Earlier today, Samsung finally, officially announced the Galaxy Note 7 to the world. As many of the leaks and rumors have been alluding to, this year’s Galaxy Note has turned out to be quite the device, and one that offers users a lot of new features, while seeing the return of some favorites from the series as well. On the inside, the Galaxy Note 7 is as powerful, if not more so, than the majority of other smartphones on the market, but many will be wondering about its camera. Those that feel it’s important to have a quality camera experience in a smartphone will be pleased to hear that Samsung have not slouched here.
Just as with the Galaxy S7 and Galaxy S7 Edge earlier this year, Samsung has gone with a larger sensor, rather than more megapixels for the rear-facing camera on the Galaxy Note 7. This time around, we’re looking at a 12-megapixel sensor, complete with dual-pixel autofocusing, which promises focus times quicker than your average smartphone and there are new focus modes here, too. These allow users to focus close up, leaving a blurry background, as well as the reverse and of course making sure the whole picture is in focus. If you’ve seen the pictures created by the Galaxy S7 series of devices, then you’ll know what to expect from the Galaxy Note 7. While the sensor and underlying hardware might be the same, Samsung is keen to point out the Galaxy Note 7 has an array of excellent Pro camera modes, allowing people to take control of the exposure, white balance and even shutter speed when capturing their perfect shot. As we can see in the gallery of official images from Samsung, the Galaxy Note 7 is clearly capable of taking great photos. The low light performance has been improved here, and the whole range of settings will allow users to capture everything they want, rather than ending up with just what the camera’s auto mode wants to give them.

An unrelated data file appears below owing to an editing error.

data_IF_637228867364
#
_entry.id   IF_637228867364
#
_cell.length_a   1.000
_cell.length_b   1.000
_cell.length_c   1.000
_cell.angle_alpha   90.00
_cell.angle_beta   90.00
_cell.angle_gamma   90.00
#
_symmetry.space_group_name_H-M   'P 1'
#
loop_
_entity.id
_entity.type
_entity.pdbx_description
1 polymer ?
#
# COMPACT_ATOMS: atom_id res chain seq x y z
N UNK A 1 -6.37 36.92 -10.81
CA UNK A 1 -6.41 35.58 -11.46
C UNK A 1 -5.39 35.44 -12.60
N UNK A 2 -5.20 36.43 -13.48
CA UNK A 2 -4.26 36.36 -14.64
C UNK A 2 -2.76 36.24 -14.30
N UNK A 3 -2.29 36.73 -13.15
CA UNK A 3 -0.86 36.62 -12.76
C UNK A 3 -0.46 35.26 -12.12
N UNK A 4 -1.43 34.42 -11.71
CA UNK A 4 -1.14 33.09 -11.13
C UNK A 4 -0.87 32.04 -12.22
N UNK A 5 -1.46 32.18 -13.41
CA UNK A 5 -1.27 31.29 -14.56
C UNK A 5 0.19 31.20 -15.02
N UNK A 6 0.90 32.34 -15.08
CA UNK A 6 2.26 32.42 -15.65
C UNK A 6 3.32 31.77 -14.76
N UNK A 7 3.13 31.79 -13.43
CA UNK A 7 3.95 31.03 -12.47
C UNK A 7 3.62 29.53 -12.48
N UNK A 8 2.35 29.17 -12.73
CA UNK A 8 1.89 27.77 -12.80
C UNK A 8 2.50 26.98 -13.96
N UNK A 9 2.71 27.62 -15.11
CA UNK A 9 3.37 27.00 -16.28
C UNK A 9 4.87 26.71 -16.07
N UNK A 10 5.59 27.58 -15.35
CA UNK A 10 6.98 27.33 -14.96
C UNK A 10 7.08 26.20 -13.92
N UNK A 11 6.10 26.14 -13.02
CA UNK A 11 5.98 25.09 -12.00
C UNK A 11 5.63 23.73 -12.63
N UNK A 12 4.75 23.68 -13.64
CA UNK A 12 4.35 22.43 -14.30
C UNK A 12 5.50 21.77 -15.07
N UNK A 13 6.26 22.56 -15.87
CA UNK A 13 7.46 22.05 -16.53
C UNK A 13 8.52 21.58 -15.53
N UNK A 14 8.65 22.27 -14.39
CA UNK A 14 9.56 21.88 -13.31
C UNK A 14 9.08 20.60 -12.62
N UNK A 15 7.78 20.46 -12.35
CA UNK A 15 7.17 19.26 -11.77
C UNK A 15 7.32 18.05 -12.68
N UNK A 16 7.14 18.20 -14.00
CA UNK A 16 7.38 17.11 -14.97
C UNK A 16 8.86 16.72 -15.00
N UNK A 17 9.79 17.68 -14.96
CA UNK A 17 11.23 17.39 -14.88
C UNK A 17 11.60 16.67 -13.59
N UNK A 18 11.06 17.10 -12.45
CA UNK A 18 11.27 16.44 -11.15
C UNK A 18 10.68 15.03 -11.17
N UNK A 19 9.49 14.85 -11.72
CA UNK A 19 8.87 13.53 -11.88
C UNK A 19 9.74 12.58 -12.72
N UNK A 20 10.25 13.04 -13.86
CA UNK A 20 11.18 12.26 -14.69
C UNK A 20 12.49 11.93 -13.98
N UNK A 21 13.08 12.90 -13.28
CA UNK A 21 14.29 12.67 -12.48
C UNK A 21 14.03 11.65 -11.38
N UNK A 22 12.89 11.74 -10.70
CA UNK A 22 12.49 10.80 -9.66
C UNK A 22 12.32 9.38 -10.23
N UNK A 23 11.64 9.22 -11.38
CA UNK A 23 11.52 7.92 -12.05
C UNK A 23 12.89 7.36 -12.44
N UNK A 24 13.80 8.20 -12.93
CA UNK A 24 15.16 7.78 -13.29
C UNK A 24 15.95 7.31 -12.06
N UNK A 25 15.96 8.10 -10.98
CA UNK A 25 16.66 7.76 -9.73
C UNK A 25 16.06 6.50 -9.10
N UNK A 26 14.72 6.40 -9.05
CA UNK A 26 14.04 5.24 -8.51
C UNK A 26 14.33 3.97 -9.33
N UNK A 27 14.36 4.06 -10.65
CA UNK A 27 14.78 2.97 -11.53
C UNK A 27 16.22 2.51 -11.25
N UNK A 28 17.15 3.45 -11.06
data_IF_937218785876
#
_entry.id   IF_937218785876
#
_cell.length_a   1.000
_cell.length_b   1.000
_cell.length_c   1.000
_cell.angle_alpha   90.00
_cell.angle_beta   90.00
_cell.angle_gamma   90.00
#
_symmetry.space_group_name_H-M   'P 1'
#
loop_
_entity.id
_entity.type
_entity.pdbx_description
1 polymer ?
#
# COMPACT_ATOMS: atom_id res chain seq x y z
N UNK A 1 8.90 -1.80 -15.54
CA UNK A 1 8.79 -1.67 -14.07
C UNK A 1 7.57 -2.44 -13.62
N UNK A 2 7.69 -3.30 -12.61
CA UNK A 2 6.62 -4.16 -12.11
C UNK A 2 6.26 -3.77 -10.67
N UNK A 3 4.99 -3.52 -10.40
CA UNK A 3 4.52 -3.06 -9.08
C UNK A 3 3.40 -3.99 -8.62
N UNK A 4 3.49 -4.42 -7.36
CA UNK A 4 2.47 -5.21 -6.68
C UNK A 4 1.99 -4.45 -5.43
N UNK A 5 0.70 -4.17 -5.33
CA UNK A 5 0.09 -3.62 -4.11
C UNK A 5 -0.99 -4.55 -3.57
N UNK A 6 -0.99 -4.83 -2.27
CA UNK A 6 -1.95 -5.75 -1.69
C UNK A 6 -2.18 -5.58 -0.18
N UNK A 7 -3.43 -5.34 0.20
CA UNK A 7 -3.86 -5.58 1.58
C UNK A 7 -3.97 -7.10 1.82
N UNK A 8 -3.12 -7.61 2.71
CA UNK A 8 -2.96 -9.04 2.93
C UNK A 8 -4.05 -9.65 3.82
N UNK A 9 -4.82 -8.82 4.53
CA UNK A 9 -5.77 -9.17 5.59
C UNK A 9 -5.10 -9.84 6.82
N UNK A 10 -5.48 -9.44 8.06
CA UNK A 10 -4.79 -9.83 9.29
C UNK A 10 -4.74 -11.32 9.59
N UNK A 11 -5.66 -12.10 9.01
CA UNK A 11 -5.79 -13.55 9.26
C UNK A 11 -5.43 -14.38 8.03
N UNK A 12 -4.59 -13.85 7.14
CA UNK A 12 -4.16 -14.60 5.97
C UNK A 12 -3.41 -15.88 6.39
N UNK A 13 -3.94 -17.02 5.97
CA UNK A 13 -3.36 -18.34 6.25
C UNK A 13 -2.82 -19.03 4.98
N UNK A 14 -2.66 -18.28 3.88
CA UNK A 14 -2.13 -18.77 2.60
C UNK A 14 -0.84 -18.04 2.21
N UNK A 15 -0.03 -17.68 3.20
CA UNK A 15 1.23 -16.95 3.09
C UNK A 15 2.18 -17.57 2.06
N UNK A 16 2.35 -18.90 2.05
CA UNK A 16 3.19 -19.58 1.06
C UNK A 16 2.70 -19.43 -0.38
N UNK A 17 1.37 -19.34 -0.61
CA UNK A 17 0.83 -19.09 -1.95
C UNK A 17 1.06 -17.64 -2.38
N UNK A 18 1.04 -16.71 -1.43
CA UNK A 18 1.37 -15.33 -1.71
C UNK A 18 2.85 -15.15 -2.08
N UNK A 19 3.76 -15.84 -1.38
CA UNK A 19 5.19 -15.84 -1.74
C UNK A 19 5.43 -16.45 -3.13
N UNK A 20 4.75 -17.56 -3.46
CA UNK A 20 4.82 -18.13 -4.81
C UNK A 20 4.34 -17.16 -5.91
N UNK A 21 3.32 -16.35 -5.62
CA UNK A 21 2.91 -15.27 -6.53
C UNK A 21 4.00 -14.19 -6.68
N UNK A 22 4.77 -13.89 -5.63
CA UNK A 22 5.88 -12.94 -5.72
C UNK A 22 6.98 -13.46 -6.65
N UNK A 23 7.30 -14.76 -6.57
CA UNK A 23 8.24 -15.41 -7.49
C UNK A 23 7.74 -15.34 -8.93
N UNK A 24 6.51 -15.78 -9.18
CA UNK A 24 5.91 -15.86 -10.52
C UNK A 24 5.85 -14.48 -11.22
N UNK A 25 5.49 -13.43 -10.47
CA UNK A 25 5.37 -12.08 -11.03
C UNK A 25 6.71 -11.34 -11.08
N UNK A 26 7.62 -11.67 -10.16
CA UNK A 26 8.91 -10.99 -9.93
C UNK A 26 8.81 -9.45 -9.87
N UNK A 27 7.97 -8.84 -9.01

The camera has always been important in any Galaxy Note device, and Samsung is keen to point out a thinner camera bump is here, as well as the same larger 1.4µm pixels as the Galaxy S7 to capture more natural detail. We’ll have to put the rear-facing camera through its paces fully in order to see what’s different compared to the Galaxy S7 and Galaxy S7 Edge, but for now, take a look at Samsung’s own samples down below.